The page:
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This is a passage from Shelley's preface to The Cenci which I do not understand, so I need someone to explain the meaning:

"...it is in the superstitious horror with which they contemplate alike her wrongs and their revenge, that the dramatic character of what she did and suffered, consists."

"she" refers to the heroine, and "they" refers to the reader/spectator.

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    It means: The dramatic character of what she did and suffered consists in the superstitious horror with which they contemplate her wrongs and their revenge. It may be easier to consider first The character of what she did consists in the horror with which they contemplate her wrongs, and then add in the other adjectives and the other verb one at at time! ("Their" here refers to her wrongs, not to they, which might add to the confusion.) Aug 25, 2016 at 21:55

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The construction here is called a cleft sentence. This is an "information-packaging" device which puts the focus on a particular piece of an ordinary sentence by "cleaving" (cutting) out the piece you're focusing on and making it the complement of the phrase It is (or was) at the beginning of the sentence; the piece left behind is turned into a relative clause at the end.

            John     broke the teacup.  
                  ↓ 
            John  |  broke the teacup.
                  ↓         
     ++ +++      +++              
     It was John who broke the teacup.

You can sort this sentence out by "uncleaving" it: reversing the cleft:

     It is in [ x ] that the dramatic character ...   consists.
     ----- in [ x ] ---- the dramatic character ...   consists.
                         the dramatic character ... | consists in [ x ]
                                                    ↓         
                         The dramatic character ...    consists in [ x ]

Consequently:

The dramatic character of what she did and suffered consists in the superstitious horror with which they contemplate alike her wrongs and their revenge.

[ x ], The dramatic character of what she did and suffered, is the subject; it means "The dramatic quality which is perceived in her actions and sufferings".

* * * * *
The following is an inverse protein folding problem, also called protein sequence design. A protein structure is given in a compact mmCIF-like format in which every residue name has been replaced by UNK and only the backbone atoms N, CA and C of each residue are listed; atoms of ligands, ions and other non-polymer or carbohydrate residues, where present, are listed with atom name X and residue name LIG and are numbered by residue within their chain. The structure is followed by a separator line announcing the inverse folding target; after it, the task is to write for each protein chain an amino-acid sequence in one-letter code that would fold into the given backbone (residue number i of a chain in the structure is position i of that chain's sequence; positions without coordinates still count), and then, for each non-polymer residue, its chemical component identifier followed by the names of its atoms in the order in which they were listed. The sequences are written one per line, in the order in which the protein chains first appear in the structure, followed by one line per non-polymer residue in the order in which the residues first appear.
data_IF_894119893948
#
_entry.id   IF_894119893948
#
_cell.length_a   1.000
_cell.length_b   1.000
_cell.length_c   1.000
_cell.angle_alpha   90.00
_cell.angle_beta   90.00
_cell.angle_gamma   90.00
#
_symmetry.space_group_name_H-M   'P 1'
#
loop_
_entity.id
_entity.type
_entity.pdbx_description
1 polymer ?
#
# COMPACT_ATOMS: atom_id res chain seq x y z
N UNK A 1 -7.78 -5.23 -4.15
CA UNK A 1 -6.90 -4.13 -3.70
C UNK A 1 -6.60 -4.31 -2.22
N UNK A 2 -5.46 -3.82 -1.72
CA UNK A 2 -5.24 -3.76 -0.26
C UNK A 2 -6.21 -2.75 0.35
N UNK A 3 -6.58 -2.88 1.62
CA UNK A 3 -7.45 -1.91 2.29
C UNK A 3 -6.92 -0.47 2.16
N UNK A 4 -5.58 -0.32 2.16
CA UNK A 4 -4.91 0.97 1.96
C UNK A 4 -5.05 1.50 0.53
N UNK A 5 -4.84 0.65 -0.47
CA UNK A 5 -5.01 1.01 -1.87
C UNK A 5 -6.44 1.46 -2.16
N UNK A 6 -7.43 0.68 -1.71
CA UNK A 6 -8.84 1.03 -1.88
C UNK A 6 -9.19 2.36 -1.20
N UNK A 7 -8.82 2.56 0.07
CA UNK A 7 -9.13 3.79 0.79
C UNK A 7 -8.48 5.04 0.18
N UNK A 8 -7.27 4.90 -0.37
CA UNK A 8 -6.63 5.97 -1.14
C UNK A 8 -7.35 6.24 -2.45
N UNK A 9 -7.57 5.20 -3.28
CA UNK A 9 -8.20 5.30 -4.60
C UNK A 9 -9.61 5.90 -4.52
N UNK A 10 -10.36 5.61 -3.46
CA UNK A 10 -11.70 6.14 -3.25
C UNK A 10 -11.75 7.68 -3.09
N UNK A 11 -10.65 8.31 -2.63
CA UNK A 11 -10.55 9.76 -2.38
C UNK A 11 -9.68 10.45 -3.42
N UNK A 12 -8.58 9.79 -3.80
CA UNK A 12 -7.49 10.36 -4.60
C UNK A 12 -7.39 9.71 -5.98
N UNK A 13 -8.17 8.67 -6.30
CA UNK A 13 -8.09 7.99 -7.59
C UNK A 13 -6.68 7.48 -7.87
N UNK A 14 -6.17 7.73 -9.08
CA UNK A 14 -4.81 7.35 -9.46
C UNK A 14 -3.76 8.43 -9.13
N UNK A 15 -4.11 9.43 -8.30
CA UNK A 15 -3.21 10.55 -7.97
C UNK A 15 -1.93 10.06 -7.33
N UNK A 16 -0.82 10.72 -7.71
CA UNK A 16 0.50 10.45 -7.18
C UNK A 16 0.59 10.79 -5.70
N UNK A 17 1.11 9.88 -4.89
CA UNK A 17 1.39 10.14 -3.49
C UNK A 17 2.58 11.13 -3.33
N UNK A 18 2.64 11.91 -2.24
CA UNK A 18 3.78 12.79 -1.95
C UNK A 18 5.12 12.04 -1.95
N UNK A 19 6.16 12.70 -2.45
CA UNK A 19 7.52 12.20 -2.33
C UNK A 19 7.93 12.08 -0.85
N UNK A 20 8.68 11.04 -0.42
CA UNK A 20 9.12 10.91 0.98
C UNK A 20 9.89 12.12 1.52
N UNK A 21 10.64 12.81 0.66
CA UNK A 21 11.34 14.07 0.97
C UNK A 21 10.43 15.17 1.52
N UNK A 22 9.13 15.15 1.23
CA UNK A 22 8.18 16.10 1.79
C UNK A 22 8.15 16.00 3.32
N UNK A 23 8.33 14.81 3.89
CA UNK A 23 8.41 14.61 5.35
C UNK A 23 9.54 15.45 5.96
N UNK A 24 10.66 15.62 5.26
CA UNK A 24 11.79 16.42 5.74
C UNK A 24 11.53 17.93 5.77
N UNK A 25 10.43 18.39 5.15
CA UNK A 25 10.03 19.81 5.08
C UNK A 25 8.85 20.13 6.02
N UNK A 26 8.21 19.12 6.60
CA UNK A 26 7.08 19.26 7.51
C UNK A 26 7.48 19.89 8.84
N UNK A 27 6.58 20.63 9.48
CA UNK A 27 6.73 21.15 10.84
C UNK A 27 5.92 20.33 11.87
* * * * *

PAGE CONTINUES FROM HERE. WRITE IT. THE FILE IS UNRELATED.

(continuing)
Consists in means "is made up of" or "is found in" or "exists in".

The superstitious horror with which they contemplate alike her wrongs and their revenge is the complicated object of the preposition in.

  • her wrongs and their revenge may be paraphrased as "the evil things that were done to her and the revenge which she took for those evil things".

  • alike here has the sense "equally". The auditors contemplate (examine) both of these things, the wrongs and the revenge, in the same way.

  • with introduces a phrase which complements contemplate; it describes what the auditors feel when they contemplate these things, and which is its object: a relative pronoun which refers to the subject.

So we can paraphrase the entire sentence as

The audience feel superstitious horror when they watch Beatrice's wrongs and her revenge. That superstitious horror is the source of the dramatic quality of Beatrice's actions and sufferings.

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  • I hesitate to ask, but is cleft determined by an instead of a for an reason with which I am unfamiliar? Is the /k/ silent, when all these years I've been pronouncing it /kleft/ ? (insert appropriate emoticon here) Aug 25, 2016 at 22:32
  • It is preceded by an here because I originally wrote it cleft, then deleted it and neglected to tidy up after myself. Aug 25, 2016 at 22:40
  • I was not joking, by the way. I fully expected you to cite a hermetic rule of pronunciation. Aug 25, 2016 at 22:52

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